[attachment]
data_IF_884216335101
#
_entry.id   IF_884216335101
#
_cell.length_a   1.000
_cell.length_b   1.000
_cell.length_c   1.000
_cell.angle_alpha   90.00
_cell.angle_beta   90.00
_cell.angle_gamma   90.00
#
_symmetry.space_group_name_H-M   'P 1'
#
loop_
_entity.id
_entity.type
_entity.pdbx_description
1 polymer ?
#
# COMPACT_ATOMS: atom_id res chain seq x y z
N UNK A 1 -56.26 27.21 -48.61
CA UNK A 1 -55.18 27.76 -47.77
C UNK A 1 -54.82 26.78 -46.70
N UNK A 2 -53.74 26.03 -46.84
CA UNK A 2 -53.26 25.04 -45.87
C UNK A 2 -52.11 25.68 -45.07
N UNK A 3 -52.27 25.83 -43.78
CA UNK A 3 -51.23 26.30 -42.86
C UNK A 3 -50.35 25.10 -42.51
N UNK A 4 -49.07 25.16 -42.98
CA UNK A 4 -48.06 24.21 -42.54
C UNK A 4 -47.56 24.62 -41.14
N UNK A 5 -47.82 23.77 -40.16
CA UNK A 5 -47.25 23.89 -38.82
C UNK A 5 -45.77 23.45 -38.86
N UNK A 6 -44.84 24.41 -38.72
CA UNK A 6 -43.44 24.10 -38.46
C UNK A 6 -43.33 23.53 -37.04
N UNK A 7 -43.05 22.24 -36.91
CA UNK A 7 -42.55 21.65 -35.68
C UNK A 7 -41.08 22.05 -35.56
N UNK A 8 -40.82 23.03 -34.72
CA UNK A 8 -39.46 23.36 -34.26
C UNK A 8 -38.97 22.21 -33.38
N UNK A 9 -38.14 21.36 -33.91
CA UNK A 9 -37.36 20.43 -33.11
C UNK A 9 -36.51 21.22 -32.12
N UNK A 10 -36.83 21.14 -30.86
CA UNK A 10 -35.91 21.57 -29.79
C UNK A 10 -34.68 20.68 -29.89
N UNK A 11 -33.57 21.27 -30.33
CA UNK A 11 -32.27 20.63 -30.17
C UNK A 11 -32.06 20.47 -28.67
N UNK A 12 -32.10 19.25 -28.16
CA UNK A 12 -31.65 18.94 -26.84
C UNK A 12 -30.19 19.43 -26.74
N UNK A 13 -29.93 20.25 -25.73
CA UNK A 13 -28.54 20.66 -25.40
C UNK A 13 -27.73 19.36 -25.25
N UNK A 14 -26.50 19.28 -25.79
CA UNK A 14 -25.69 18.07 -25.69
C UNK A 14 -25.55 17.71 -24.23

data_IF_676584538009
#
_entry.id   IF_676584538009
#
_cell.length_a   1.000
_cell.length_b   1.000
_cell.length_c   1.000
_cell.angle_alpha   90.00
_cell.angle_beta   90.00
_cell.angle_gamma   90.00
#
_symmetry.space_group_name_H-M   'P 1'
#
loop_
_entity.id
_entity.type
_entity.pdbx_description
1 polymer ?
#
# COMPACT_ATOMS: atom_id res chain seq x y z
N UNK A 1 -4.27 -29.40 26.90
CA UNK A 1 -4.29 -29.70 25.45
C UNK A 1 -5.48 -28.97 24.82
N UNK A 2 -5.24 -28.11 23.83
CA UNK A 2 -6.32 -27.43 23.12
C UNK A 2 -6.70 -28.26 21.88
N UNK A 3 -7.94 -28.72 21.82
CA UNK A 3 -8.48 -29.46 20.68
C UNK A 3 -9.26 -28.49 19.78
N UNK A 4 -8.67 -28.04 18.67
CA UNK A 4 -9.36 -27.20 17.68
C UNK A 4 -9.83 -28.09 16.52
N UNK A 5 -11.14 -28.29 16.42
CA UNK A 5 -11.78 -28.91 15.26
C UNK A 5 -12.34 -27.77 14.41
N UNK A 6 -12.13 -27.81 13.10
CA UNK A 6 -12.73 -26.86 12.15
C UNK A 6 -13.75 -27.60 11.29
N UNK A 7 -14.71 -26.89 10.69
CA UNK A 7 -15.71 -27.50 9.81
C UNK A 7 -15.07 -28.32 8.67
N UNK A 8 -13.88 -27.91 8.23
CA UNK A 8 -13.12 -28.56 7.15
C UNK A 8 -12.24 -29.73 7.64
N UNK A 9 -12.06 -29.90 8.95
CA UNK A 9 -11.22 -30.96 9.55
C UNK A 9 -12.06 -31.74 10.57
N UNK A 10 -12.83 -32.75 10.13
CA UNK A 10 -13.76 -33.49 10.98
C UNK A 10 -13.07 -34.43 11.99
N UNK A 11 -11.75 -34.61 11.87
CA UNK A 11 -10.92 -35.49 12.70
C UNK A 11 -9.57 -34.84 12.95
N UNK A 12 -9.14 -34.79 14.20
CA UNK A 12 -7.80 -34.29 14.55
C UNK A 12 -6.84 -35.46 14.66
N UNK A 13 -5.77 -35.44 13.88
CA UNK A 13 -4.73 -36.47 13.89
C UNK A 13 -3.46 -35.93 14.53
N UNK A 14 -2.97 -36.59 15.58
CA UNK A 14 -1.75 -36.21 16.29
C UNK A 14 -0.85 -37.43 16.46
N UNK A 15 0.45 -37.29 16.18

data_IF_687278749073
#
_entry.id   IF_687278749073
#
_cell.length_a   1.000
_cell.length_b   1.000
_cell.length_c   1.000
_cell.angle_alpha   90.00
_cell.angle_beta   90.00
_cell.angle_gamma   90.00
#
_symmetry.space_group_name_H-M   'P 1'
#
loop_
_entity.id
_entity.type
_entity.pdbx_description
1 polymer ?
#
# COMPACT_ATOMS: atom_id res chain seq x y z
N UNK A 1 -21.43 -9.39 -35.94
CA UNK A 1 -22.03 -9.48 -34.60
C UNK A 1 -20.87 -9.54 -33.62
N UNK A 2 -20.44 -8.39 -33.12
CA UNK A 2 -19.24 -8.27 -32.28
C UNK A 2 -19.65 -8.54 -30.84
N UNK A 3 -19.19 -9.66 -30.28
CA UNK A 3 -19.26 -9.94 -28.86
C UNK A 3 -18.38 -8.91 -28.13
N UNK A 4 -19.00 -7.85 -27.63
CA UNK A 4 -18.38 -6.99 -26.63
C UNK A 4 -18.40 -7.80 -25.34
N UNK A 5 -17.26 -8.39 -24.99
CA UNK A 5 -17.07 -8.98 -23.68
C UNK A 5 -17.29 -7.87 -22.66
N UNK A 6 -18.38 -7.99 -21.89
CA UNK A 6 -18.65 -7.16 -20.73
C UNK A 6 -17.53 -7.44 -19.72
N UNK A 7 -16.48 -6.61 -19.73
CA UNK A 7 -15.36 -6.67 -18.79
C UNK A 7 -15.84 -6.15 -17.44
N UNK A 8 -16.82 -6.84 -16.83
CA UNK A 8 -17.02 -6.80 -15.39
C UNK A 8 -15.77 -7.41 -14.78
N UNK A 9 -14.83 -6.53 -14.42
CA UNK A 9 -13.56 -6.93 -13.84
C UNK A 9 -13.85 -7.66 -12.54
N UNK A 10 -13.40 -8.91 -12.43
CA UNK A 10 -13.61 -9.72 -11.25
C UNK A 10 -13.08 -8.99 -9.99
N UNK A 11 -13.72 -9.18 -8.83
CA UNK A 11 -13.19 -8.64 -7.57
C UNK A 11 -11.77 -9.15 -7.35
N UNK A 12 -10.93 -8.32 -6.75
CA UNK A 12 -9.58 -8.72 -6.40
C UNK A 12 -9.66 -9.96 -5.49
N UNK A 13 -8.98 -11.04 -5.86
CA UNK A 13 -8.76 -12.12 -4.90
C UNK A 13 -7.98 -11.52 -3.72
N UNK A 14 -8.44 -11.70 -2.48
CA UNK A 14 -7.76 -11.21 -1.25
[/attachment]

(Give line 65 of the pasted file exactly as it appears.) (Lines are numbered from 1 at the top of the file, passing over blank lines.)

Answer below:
_entry.id   IF_676584538009